General safety precautions for women who are pregnant and physically active are presented in box 1. Some sport activities carry significant risk in pregnancy and are considered contraindicated. Women should not scuba-dive in pregnancy, as the fetus is not protected from decompression sickness and gas embolism.28 Women are recommended to avoid activities which involve physical contact or danger of falling, which may increase the risk of fetal trauma. These activities include, but are not limited to, horseback riding, downhill skiing, ice hockey, gymnastics or Olympic lifts. Pregnant women are recommended to avoid non-stationary cycling as this activity may carry a higher risk of falling due to changes in body mechanics and the ability to respond to the environment (eg, traffic, unsteady surfaces) as pregnancy progresses. As an alternative, brisk walking, stationary cycling, swimming or aquafit are aerobic activities that are associated with less risk of falling or physical contact. With appropriate acclimatisation, moderate-intensity physical activity at altitudes up to 1800–2500 m (6000–8250 ft) does not appear to significantly alter maternal or fetal well-being.29 30 However, women should be wary of hiking in a location where they might fall. It is also important that women stay hydrated and avoid vigorous physical activity in excessive heat, especially with high humidity, to avoid dehydration (eg, hot yoga).

    Box 1

    Safety precautions for prenatal physical activity

    • Avoid physical activity in excessive heat, especially with high humidity.

    • Avoid activities which involve physical contact or danger of falling.

    • Avoid scuba diving.

    • Lowlander women (ie, living below 2500 m) should avoid physical activity at high altitude (>2500 m). Those considering physical activity above those altitudes should seek supervision from an obstetric care provider with knowledge of the impact of high altitude on maternal and fetal outcomes.

    • Those considering athletic competition or exercising significantly above the recommended guidelines should seek supervision from an obstetric care provider with knowledge of the impact of high-intensity physical activity on maternal and fetal outcomes.

    • Maintain adequate nutrition and hydration—drink water before, during and after physical activity.

    • Know the reasons to stop physical activity and consult a qualified healthcare provider immediately if they occur (see Box 2).

    During pregnancy, some women will experience a visible separation of their abdominal muscles, called diastasis recti. Those women are counselled to seek physiotherapy advice and avoid abdominal strengthening exercises (eg, abdominal curls) as this may worsen the condition,31 increasing the likelihood of requiring postnatal repair. However, continuing aerobic exercise such as walking is associated with decreased odds of developing diastasis recti.4 While there has been less research on resistance exercises as compared with aerobic exercises in pregnancy, available evidence regarding resistance exercise in pregnancy has not identified adverse impacts on the mother, the fetus or the neonate. Therefore, resistance training that adheres to the safety considerations in box 1 is encouraged. Further, our systematic reviews identified that ‘mixed’ interventions combining aerobic and resistance training activities demonstrated greater improvements in pregnancy outcomes than aerobic activity alone. Women who experience light-headedness with excessive Valsalva manoeuvre (straining while holding one’s breath) when exercising should avoid the breath-hold.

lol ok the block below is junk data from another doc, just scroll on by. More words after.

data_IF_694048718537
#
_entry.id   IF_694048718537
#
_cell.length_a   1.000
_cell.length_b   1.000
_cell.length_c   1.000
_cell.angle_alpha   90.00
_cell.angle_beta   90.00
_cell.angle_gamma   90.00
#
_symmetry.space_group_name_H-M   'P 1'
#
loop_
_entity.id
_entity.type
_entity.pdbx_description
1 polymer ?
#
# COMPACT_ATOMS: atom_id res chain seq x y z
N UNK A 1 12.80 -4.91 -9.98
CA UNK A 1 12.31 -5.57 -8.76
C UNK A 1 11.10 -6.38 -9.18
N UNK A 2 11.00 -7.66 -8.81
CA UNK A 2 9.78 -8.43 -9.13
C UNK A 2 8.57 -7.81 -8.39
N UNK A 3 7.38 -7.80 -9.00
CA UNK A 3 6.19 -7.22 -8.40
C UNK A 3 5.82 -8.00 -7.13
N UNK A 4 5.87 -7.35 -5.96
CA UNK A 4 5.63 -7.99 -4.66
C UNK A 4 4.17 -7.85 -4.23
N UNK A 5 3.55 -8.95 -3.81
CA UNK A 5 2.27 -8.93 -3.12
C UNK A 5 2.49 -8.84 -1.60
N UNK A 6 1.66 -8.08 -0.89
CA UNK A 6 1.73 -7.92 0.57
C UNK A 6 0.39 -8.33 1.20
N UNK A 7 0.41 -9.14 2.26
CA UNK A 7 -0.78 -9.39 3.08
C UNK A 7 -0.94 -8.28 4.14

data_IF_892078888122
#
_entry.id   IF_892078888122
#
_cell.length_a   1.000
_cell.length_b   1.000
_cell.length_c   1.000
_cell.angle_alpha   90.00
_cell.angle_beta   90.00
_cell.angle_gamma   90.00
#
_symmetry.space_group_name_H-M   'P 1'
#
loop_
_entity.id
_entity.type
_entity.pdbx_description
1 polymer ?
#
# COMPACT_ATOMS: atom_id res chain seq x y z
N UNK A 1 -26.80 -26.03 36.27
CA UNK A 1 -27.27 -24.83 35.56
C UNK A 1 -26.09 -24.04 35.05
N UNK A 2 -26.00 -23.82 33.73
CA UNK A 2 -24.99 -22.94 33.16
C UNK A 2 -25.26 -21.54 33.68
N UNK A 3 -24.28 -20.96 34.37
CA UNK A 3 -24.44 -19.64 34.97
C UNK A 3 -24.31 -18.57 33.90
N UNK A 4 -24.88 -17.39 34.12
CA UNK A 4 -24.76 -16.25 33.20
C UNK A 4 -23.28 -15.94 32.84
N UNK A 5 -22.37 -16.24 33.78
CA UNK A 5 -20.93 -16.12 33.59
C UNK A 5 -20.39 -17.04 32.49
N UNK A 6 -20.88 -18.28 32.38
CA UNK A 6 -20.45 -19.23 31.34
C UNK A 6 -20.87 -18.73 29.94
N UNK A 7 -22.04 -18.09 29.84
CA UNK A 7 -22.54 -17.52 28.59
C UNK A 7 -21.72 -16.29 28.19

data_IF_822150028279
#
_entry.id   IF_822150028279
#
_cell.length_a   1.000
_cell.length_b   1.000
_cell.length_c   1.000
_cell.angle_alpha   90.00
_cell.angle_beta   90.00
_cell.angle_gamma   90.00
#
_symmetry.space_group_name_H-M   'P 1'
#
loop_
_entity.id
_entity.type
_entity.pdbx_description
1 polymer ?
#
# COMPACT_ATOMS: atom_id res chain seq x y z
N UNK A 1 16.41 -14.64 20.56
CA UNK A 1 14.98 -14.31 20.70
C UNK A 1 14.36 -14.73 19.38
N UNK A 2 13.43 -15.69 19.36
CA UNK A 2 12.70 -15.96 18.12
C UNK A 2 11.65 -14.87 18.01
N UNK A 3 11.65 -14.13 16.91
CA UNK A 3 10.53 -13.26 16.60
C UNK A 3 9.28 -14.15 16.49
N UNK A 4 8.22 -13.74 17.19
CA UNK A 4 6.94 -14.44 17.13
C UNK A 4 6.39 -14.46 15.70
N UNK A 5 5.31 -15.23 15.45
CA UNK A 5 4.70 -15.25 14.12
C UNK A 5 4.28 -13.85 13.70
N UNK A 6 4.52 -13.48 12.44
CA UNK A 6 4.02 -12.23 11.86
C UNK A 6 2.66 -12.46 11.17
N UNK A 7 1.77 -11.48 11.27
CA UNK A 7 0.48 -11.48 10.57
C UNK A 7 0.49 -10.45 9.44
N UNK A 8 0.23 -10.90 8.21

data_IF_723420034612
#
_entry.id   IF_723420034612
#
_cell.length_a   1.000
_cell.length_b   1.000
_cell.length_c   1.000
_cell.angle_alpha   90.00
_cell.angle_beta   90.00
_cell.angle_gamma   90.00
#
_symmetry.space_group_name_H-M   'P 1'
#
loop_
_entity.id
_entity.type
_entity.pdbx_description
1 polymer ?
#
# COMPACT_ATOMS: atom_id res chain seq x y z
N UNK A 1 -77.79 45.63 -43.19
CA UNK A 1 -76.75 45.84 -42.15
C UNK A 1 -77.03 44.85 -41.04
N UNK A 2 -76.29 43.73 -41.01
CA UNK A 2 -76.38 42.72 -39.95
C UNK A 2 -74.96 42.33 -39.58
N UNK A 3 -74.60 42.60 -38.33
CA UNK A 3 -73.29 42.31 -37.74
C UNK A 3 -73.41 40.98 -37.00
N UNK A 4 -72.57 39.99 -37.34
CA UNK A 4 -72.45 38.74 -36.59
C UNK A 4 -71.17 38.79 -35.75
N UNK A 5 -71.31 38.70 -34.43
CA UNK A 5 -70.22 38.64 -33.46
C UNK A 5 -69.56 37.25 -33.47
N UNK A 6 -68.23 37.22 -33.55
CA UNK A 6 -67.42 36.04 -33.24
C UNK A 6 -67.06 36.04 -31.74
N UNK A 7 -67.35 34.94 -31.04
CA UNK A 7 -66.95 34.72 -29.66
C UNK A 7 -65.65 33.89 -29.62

Women considering athletic competition or exercising significantly above the recommended guidelines should speak to their obstetric care provider to clarify risk and make modifications, if necessary. Elite athletes who continue to train during pregnancy are advised to seek supervision from an obstetric care provider with knowledge of the impact of vigorous-intensity physical activity on maternal, fetal and neonatal outcomes. Recently, the IOC released a series of recommendations to guide elite athletes during and following pregnancy.32–35

    Finally, it is suggested that a warm-up and cool-down period be included in any physical activity regimen. Ligaments become relaxed during pregnancy due to increasing hormone levels and may impact on the range of movement, thereby increasing the risk of injury.36